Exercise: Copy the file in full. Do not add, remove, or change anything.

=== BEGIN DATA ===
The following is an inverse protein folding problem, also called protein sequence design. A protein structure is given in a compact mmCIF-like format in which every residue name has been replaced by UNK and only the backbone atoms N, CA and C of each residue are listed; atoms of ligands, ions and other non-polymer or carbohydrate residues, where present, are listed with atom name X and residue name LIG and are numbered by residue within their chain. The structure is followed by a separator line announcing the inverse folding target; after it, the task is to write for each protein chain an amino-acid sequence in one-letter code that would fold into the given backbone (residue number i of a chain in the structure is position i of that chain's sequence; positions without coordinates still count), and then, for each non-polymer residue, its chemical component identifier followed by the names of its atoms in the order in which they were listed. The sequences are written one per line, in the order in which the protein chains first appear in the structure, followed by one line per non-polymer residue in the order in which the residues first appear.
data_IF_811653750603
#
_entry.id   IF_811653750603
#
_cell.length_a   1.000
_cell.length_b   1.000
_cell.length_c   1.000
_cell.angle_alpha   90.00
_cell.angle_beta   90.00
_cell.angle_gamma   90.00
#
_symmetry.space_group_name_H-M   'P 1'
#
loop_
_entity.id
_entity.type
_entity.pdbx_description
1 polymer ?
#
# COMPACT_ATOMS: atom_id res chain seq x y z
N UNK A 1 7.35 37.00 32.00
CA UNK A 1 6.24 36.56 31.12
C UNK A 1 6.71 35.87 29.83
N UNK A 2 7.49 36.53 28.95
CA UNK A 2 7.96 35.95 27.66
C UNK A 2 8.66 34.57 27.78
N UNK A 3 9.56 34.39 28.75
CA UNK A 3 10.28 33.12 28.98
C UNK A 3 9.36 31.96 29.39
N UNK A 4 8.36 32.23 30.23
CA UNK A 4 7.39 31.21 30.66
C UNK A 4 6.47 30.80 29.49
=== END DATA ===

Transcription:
The following is an inverse protein folding problem, also called protein sequence design. A protein structure is given in a compact mmCIF-like format in which every residue name has been replaced by UNK and only the backbone atoms N, CA and C of each residue are listed; atoms of ligands, ions and other non-polymer or carbohydrate residues, where present, are listed with atom name X and residue name LIG and are numbered by residue within their chain. The structure is followed by a separator line announcing the inverse folding target; after it, the task is to write for each protein chain an amino-acid sequence in one-letter code that would fold into the given backbone (residue number i of a chain in the structure is position i of that chain's sequence; positions without coordinates still count), and then, for each non-polymer residue, its chemical component identifier followed by the names of its atoms in the order in which they were listed. The sequences are written one per line, in the order in which the protein chains first appear in the structure, followed by one line per non-polymer residue in the order in which the residues first appear.
data_IF_811653750603
#
_entry.id   IF_811653750603
#
_cell.length_a   1.000
_cell.length_b   1.000
_cell.length_c   1.000
_cell.angle_alpha   90.00
_cell.angle_beta   90.00
_cell.angle_gamma   90.00
#
_symmetry.space_group_name_H-M   'P 1'
#
loop_
_entity.id
_entity.type
_entity.pdbx_description
1 polymer ?
#
# COMPACT_ATOMS: atom_id res chain seq x y z
N UNK A 1 7.35 37.00 32.00
CA UNK A 1 6.24 36.56 31.12
C UNK A 1 6.71 35.87 29.83
N UNK A 2 7.49 36.53 28.95
CA UNK A 2 7.96 35.95 27.66
C UNK A 2 8.66 34.57 27.78
N UNK A 3 9.56 34.39 28.75
CA UNK A 3 10.28 33.12 28.98
C UNK A 3 9.36 31.96 29.39
N UNK A 4 8.36 32.23 30.23
CA UNK A 4 7.39 31.21 30.66
C UNK A 4 6.47 30.80 29.49